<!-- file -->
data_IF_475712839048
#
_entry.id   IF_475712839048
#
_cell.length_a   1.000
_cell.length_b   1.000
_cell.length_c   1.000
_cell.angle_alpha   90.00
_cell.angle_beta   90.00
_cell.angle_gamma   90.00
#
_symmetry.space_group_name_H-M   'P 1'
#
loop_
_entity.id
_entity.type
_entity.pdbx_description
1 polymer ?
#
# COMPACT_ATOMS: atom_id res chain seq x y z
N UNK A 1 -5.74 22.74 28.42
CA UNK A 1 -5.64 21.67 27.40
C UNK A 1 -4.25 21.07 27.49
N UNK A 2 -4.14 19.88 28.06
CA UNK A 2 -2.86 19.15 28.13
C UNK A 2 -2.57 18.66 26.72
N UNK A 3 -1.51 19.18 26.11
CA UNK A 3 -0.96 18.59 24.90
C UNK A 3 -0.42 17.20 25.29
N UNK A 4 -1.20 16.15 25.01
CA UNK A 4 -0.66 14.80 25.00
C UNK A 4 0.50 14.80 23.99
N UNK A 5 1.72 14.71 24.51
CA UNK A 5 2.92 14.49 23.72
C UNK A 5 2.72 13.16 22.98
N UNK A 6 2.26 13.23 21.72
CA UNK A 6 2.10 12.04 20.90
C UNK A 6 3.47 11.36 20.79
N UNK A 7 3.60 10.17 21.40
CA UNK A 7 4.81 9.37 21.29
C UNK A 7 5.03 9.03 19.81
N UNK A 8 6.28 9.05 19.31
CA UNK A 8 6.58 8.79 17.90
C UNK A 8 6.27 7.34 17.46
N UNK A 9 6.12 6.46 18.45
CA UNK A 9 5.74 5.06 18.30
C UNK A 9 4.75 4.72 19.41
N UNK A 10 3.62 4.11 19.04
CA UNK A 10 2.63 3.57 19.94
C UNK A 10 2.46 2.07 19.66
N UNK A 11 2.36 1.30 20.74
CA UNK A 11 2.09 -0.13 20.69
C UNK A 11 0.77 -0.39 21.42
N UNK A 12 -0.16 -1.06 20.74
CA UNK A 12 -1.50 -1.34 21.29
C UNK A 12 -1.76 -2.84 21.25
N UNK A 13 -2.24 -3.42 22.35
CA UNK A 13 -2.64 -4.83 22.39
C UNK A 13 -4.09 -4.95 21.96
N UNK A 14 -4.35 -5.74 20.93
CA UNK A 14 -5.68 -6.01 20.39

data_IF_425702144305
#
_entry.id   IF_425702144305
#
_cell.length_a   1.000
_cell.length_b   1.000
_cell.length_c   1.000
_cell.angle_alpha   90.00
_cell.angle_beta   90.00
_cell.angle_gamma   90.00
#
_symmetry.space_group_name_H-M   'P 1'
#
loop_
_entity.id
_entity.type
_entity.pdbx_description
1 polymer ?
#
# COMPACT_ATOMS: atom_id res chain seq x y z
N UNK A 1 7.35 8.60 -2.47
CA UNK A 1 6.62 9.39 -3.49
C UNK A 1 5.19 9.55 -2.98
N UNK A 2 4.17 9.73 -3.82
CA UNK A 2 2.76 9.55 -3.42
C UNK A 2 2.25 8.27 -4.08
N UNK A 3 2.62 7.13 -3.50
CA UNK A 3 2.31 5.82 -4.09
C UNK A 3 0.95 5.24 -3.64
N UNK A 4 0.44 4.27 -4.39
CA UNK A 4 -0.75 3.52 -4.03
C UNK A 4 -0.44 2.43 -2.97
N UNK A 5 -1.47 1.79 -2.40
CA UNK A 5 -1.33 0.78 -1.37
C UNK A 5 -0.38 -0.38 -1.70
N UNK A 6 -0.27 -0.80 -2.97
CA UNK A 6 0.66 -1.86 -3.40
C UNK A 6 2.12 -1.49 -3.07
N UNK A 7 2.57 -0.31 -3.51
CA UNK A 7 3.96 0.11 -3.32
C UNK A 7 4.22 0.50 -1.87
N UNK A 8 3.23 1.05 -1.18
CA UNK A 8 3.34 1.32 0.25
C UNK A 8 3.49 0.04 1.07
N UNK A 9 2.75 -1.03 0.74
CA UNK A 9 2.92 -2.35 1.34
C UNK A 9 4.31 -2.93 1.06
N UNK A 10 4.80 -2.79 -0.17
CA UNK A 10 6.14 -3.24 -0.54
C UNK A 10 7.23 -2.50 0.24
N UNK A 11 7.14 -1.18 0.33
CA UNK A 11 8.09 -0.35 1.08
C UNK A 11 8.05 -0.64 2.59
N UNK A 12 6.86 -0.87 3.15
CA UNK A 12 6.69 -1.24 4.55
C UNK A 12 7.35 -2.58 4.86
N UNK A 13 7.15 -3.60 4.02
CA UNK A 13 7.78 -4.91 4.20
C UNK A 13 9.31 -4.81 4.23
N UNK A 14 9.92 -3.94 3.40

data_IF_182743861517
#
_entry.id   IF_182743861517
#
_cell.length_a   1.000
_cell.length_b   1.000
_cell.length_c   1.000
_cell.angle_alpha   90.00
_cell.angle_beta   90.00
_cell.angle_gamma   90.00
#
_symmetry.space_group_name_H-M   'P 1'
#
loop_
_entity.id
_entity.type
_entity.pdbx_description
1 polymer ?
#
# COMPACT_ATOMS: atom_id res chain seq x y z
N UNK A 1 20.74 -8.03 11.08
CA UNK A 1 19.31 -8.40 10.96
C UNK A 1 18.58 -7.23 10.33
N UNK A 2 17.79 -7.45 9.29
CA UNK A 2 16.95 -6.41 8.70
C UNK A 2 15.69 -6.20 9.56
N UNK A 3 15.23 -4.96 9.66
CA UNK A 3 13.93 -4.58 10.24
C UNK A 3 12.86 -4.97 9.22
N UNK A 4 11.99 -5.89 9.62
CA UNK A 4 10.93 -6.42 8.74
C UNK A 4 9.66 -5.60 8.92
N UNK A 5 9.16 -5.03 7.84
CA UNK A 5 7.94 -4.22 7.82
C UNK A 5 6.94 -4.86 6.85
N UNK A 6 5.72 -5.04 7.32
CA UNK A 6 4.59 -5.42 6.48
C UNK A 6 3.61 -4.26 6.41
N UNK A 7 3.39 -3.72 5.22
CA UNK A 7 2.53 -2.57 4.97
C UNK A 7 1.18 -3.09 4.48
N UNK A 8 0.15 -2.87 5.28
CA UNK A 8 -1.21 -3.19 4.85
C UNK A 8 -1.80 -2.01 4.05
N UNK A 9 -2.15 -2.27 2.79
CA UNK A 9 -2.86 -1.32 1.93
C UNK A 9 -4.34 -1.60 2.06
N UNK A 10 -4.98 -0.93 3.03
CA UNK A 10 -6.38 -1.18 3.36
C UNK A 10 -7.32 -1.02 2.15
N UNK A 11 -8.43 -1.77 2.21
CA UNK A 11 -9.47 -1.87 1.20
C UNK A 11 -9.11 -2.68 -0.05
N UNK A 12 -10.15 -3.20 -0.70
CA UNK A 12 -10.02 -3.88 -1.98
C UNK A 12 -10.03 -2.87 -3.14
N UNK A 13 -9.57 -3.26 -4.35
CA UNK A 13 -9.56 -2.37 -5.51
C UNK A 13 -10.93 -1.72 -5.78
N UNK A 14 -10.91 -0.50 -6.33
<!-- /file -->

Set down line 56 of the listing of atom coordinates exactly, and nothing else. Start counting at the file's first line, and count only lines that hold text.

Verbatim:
C UNK A 12 -1.76 -2.84 21.25